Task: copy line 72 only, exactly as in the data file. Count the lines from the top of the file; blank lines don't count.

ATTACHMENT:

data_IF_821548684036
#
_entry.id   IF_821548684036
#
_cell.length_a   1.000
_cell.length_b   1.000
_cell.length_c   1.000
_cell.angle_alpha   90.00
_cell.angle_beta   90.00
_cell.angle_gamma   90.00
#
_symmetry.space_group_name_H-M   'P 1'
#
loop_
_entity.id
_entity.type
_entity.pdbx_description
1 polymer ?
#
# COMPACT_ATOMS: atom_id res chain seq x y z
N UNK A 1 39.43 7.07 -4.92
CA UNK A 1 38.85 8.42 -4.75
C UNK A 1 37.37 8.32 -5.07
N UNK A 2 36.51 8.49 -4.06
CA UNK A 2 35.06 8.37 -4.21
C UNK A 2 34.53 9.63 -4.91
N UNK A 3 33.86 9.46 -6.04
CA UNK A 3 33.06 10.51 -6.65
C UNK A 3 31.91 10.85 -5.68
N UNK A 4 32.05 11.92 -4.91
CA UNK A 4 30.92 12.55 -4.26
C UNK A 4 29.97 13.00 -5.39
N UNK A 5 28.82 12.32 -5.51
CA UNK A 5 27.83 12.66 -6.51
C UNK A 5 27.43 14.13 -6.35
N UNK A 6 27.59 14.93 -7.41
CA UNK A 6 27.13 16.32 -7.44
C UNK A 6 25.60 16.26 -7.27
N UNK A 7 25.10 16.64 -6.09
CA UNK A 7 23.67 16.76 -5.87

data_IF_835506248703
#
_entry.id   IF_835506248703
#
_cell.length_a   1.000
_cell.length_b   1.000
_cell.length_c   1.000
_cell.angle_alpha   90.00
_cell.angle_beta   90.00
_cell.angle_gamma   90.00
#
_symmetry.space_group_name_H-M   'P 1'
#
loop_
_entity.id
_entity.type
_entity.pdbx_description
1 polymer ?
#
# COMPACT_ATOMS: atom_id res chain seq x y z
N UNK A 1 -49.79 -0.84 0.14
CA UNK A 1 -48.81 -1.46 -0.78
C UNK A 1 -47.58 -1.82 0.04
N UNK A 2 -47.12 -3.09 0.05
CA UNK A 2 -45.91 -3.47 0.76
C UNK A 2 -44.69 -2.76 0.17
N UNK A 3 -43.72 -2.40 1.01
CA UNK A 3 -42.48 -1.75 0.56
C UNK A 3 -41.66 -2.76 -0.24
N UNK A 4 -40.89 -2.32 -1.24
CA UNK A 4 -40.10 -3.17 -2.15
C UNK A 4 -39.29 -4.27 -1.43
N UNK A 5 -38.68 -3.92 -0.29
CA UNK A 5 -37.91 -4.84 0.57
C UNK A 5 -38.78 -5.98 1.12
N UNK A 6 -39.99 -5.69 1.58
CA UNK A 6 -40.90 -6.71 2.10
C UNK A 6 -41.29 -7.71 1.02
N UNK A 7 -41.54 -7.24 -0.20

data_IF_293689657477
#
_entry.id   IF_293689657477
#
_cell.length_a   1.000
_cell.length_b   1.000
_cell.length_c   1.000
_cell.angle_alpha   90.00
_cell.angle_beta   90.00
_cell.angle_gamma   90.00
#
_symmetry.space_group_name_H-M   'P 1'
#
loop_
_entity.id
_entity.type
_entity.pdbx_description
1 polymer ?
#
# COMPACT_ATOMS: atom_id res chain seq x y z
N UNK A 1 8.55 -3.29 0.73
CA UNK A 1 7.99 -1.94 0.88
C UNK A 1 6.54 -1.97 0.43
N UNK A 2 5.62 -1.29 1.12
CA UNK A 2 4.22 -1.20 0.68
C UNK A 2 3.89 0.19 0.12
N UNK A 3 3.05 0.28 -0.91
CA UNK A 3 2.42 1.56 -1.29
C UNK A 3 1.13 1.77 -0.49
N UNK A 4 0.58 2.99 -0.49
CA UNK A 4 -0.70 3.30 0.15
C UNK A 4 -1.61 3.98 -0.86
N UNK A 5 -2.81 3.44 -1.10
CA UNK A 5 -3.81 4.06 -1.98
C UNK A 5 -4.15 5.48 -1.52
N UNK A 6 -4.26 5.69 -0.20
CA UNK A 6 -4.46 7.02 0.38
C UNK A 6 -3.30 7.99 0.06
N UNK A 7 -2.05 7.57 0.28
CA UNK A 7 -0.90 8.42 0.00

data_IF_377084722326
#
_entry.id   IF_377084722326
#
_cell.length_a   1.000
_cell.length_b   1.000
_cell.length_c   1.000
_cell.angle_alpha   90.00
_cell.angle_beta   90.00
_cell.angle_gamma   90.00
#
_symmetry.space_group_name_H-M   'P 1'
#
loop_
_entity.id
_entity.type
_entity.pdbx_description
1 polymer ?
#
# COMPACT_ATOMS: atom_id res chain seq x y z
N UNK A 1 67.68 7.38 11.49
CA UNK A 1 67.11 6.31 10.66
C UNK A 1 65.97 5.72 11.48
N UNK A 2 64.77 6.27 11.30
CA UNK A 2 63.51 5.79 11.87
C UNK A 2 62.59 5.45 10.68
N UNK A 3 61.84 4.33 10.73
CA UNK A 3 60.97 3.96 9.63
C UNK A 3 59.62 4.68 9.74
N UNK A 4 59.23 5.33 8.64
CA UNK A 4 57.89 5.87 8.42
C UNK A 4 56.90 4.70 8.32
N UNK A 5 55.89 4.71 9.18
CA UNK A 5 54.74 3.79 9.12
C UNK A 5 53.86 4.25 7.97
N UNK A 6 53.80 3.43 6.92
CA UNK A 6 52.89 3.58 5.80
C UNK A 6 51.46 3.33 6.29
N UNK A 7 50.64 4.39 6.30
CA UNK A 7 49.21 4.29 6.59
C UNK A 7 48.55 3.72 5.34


C UNK A 4 -39.29 -4.27 -1.43